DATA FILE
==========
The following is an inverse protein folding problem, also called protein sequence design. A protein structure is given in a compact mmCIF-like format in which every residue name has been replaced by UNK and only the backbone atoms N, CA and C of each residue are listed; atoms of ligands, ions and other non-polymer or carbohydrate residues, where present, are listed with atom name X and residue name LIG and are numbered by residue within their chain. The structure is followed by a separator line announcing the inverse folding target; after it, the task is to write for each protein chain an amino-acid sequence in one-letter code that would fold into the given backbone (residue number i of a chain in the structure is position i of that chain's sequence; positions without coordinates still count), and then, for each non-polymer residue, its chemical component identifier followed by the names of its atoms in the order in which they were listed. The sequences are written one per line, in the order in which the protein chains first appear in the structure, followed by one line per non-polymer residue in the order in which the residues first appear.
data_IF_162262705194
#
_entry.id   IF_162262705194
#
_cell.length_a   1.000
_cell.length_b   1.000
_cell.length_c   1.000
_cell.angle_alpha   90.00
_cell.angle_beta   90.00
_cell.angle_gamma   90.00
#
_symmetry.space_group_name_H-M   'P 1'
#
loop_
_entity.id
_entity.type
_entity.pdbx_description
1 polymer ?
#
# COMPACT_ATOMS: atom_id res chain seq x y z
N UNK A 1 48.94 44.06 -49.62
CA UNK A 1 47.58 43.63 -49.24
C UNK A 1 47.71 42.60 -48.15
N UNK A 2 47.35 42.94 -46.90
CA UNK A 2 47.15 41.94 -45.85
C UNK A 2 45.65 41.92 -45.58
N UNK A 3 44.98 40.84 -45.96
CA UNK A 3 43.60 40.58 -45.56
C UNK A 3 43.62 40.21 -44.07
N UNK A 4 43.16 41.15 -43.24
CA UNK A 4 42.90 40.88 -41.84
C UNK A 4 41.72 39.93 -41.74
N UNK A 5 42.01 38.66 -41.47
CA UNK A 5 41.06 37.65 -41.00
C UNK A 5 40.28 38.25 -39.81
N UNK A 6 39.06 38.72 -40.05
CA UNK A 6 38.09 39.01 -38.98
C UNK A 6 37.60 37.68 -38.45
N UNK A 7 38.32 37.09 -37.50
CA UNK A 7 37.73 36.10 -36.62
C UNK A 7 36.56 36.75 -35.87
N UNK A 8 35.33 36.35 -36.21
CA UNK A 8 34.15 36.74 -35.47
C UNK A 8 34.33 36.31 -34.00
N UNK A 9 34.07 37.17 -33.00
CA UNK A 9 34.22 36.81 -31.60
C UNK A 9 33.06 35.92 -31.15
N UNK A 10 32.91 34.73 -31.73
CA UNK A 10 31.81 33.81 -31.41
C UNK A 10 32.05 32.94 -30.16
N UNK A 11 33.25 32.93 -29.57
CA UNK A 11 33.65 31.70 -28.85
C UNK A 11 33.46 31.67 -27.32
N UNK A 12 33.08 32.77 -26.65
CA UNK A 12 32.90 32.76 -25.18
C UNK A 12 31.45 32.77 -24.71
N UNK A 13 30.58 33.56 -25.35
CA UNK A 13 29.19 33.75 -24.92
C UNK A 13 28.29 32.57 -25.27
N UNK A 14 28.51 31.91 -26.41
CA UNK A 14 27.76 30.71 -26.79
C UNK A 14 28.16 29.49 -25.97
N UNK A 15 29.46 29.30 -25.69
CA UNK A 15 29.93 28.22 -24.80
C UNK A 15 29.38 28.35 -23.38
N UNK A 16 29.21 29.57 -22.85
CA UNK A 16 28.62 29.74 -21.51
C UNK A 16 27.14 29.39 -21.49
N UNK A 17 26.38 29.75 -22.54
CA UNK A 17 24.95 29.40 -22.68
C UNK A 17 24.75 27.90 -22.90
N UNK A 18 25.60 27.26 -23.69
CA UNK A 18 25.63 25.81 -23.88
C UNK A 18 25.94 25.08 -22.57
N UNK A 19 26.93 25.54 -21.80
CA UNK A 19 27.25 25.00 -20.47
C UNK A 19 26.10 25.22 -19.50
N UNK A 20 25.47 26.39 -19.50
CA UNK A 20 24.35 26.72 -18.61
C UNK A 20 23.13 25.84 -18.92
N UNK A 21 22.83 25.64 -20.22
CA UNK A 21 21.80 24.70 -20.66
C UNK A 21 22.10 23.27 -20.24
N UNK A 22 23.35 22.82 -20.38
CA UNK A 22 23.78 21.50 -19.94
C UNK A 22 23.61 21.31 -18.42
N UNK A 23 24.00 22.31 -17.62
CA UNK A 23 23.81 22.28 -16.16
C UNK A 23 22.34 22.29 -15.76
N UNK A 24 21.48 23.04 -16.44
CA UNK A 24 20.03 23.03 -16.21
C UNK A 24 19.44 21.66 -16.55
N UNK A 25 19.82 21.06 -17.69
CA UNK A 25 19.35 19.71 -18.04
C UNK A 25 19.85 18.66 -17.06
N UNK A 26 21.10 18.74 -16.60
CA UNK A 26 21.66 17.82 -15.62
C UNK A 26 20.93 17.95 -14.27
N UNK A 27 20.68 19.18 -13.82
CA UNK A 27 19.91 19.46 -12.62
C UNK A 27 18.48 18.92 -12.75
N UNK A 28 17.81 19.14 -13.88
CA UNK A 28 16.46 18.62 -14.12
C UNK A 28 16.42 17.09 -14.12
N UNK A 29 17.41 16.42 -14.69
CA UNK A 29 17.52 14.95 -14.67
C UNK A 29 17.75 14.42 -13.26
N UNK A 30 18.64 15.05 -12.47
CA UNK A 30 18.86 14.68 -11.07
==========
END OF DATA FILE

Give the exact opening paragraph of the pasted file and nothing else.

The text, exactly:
The following is an inverse protein folding problem, also called protein sequence design. A protein structure is given in a compact mmCIF-like format in which every residue name has been replaced by UNK and only the backbone atoms N, CA and C of each residue are listed; atoms of ligands, ions and other non-polymer or carbohydrate residues, where present, are listed with atom name X and residue name LIG and are numbered by residue within their chain. The structure is followed by a separator line announcing the inverse folding target; after it, the task is to write for each protein chain an amino-acid sequence in one-letter code that would fold into the given backbone (residue number i of a chain in the structure is position i of that chain's sequence; positions without coordinates still count), and then, for each non-polymer residue, its chemical component identifier followed by the names of its atoms in the order in which they were listed. The sequences are written one per line, in the order in which the protein chains first appear in the structure, followed by one line per non-polymer residue in the order in which the residues first appear.